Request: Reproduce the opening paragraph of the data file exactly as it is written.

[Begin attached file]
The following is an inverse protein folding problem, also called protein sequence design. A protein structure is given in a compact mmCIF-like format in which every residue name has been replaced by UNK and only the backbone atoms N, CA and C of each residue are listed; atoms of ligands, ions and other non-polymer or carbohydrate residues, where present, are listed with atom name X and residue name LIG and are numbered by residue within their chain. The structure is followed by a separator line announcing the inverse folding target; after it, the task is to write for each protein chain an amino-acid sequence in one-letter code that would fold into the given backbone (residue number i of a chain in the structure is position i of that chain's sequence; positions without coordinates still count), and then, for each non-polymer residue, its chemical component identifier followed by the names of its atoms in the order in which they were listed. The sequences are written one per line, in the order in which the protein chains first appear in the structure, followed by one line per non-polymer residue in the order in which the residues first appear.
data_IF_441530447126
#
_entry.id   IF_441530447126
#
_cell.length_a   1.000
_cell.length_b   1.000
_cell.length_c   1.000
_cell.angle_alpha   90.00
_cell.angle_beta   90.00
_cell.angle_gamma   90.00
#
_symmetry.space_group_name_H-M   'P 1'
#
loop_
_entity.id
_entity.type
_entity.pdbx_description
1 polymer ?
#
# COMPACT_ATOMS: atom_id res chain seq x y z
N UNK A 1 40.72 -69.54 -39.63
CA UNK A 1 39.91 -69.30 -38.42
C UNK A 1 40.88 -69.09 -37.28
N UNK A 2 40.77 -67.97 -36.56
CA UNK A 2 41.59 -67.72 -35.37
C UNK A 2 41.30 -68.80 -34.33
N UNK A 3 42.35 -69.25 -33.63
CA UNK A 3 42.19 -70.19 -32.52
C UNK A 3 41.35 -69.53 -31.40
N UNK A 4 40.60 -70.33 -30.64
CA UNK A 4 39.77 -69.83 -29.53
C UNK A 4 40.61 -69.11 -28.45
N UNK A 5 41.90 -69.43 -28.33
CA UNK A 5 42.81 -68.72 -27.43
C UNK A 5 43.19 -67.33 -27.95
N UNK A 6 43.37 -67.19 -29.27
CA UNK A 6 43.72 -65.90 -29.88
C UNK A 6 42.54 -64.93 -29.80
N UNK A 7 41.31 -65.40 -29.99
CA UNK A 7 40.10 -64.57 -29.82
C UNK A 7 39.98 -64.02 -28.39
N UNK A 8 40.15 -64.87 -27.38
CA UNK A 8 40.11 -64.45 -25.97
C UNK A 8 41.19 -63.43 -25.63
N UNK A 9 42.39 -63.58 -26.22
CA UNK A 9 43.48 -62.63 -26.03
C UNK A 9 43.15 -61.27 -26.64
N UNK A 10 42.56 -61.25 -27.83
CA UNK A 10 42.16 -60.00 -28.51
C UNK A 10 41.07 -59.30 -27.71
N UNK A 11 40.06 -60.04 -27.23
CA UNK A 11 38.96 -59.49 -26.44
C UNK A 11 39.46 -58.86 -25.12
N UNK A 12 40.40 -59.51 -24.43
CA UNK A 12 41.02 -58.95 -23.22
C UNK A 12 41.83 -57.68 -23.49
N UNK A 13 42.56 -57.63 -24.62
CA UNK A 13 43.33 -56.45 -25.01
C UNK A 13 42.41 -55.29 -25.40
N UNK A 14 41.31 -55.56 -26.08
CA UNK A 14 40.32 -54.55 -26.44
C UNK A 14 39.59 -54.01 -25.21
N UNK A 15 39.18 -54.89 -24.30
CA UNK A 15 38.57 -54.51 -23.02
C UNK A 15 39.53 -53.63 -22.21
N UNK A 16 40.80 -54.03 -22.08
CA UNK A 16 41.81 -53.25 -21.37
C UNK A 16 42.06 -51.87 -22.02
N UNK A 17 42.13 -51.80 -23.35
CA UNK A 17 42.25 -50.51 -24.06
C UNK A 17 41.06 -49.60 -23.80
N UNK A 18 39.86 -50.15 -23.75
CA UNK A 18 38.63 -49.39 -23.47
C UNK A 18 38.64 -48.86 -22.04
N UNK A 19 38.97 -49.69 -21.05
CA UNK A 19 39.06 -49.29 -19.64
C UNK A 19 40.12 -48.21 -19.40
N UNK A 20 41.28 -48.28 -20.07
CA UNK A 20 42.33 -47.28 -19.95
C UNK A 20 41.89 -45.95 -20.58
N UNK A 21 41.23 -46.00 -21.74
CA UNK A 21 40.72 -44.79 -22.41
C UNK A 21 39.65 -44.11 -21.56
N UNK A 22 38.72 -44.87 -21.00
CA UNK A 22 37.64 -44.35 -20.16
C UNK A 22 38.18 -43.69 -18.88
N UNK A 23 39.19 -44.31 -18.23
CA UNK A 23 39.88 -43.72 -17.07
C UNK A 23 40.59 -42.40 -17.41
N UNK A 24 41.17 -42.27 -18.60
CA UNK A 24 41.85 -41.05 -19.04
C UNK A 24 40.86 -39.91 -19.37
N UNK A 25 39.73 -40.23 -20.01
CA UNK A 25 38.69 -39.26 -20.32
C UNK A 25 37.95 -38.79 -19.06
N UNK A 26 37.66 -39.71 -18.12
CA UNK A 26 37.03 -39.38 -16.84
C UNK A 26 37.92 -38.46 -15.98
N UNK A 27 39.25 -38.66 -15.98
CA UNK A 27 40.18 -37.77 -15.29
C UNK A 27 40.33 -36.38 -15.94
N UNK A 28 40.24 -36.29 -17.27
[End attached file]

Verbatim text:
The following is an inverse protein folding problem, also called protein sequence design. A protein structure is given in a compact mmCIF-like format in which every residue name has been replaced by UNK and only the backbone atoms N, CA and C of each residue are listed; atoms of ligands, ions and other non-polymer or carbohydrate residues, where present, are listed with atom name X and residue name LIG and are numbered by residue within their chain. The structure is followed by a separator line announcing the inverse folding target; after it, the task is to write for each protein chain an amino-acid sequence in one-letter code that would fold into the given backbone (residue number i of a chain in the structure is position i of that chain's sequence; positions without coordinates still count), and then, for each non-polymer residue, its chemical component identifier followed by the names of its atoms in the order in which they were listed. The sequences are written one per line, in the order in which the protein chains first appear in the structure, followed by one line per non-polymer residue in the order in which the residues first appear.